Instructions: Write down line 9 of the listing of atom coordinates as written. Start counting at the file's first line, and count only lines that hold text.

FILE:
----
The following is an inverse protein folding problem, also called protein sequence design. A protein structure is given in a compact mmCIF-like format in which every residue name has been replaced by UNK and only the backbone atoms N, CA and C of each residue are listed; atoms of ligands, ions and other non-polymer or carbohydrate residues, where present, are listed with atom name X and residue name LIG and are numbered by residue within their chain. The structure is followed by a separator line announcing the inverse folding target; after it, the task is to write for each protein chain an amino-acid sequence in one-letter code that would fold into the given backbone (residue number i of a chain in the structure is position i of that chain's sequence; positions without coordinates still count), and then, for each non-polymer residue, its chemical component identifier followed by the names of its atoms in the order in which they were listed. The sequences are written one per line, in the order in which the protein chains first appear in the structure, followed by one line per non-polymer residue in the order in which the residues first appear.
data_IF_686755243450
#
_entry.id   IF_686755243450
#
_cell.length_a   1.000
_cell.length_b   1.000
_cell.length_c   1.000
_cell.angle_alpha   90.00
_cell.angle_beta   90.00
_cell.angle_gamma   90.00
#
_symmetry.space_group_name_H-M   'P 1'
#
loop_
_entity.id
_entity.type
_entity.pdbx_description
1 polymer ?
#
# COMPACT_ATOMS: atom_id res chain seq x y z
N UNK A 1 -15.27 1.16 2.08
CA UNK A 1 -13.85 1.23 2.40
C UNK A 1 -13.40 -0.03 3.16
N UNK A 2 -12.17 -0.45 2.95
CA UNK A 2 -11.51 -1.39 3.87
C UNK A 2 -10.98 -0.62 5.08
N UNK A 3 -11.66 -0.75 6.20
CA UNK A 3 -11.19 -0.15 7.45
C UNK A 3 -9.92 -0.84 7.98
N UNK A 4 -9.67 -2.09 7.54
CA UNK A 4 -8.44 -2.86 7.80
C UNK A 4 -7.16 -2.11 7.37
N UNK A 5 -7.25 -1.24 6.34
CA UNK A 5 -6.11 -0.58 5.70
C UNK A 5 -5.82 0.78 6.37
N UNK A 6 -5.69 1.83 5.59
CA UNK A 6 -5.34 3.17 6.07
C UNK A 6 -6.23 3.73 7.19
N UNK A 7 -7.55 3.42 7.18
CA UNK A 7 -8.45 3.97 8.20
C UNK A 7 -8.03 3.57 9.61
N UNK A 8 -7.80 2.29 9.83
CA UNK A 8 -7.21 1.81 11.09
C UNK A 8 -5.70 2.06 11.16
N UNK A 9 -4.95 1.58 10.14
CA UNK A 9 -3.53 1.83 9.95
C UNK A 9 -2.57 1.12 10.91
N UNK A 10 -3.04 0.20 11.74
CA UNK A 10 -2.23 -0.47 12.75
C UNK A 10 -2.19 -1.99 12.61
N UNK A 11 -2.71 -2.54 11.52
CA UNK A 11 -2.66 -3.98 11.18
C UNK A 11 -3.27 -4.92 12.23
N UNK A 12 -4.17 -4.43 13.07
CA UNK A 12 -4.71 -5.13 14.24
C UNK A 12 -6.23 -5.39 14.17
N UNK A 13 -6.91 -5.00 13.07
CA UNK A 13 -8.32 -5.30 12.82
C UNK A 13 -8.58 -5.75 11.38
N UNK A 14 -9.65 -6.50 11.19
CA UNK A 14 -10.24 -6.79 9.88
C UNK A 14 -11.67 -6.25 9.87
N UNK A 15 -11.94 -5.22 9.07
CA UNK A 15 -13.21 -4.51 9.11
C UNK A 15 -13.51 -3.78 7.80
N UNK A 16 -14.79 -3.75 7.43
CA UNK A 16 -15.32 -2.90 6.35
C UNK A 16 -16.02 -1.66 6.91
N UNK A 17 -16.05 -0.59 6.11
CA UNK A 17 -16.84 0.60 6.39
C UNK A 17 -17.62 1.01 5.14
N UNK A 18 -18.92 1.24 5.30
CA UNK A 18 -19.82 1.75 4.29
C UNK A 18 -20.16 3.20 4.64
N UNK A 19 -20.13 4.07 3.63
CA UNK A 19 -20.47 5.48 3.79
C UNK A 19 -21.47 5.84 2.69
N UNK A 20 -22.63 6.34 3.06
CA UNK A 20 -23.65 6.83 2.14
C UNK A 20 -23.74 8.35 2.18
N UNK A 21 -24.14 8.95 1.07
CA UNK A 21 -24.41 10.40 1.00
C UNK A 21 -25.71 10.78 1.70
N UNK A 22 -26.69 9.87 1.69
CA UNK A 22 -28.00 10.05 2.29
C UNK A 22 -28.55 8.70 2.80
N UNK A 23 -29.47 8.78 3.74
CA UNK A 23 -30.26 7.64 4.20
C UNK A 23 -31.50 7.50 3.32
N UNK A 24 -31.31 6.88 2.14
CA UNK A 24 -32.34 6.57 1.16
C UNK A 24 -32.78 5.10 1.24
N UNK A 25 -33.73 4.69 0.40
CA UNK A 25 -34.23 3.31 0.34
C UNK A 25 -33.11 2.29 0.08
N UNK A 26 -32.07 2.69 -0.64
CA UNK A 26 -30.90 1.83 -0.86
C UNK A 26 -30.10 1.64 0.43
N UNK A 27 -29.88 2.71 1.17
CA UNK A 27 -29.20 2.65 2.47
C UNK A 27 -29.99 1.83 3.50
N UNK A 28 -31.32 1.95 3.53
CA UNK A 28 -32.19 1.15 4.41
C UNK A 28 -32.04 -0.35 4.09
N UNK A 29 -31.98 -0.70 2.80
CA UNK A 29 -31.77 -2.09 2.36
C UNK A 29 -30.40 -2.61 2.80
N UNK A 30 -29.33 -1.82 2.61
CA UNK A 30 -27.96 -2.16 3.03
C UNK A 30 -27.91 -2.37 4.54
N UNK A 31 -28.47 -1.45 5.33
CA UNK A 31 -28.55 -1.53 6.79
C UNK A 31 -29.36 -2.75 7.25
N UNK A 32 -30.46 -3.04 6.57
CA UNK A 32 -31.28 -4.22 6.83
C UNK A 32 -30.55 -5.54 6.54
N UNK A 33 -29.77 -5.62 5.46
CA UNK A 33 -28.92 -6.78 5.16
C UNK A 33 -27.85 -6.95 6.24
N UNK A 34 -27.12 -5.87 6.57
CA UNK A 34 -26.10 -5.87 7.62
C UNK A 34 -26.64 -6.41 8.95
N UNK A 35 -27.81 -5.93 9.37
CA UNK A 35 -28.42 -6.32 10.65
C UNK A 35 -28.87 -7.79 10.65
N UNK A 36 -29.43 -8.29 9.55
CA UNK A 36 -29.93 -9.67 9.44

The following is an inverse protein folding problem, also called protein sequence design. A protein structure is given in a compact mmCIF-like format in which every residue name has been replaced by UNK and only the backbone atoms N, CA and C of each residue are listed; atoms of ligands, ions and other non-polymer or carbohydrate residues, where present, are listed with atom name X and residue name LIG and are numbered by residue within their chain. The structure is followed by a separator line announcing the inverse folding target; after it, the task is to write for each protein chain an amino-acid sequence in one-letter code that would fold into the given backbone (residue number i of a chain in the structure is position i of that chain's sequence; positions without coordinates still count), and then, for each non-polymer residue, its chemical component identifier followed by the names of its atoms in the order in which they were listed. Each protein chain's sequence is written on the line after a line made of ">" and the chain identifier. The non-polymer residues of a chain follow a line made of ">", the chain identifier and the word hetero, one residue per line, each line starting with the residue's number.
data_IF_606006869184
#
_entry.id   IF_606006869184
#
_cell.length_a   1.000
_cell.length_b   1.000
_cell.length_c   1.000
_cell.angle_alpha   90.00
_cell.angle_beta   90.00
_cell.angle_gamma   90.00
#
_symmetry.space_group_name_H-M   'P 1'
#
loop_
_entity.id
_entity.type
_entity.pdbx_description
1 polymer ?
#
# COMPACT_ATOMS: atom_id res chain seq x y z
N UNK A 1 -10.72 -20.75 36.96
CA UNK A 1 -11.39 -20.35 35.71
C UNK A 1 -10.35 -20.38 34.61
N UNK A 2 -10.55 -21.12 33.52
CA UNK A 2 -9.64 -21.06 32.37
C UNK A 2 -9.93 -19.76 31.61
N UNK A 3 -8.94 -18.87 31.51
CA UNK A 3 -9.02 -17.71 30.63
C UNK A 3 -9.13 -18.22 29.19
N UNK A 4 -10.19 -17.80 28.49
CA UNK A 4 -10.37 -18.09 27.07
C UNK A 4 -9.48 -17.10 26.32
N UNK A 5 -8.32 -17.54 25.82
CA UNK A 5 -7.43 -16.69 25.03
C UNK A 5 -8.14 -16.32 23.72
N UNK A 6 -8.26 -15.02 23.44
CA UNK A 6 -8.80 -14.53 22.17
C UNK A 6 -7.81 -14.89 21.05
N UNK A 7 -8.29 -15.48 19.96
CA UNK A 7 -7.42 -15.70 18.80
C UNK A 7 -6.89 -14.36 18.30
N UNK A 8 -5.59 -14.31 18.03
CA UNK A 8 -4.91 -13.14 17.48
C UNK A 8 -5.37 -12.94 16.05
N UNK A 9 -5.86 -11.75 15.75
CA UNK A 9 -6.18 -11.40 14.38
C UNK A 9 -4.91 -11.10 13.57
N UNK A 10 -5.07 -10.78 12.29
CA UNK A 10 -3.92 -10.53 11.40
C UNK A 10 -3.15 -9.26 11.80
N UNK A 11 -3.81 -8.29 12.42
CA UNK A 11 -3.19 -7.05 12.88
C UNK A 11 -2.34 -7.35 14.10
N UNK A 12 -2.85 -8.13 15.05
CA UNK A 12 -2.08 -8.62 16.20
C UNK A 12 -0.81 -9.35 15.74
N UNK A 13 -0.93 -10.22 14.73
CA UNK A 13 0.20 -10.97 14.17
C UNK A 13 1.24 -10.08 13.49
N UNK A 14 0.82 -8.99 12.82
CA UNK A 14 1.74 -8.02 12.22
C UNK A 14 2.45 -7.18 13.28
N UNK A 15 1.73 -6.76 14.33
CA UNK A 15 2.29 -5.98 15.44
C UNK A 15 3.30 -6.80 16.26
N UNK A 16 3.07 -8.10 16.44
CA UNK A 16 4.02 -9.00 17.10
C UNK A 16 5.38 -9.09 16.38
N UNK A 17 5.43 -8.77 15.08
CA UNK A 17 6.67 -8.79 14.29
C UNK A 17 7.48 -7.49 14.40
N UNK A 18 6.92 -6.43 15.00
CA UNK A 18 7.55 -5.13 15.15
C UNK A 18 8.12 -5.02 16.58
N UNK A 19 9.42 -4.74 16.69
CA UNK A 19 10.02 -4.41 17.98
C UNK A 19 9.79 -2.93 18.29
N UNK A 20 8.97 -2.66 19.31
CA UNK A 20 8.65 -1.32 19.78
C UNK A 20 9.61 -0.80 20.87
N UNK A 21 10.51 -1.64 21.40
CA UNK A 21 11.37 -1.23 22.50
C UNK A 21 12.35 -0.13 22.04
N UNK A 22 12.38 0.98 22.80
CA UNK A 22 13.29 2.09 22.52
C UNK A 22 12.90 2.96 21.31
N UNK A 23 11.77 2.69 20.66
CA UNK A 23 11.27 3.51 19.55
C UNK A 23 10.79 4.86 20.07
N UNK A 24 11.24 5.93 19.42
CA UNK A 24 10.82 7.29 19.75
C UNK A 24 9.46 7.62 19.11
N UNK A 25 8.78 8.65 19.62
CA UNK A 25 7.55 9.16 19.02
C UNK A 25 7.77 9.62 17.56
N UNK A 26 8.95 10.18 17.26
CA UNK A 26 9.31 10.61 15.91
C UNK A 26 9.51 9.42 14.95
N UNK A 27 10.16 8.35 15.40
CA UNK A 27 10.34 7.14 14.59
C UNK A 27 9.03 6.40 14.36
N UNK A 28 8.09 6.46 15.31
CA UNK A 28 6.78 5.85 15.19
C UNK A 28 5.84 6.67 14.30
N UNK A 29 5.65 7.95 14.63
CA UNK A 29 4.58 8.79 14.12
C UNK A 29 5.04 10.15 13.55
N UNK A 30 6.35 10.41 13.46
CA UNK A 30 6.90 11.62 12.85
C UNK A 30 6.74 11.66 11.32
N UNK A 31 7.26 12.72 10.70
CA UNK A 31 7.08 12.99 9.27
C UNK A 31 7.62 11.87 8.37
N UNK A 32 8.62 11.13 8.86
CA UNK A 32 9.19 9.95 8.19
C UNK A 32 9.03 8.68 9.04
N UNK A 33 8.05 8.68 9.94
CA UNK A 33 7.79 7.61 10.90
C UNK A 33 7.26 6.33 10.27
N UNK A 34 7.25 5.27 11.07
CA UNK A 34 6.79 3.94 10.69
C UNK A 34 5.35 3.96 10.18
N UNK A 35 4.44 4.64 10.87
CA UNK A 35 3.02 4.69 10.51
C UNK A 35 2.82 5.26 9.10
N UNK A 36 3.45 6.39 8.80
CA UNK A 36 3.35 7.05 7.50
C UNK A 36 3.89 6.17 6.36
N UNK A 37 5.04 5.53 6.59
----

_cell.angle_alpha   90.00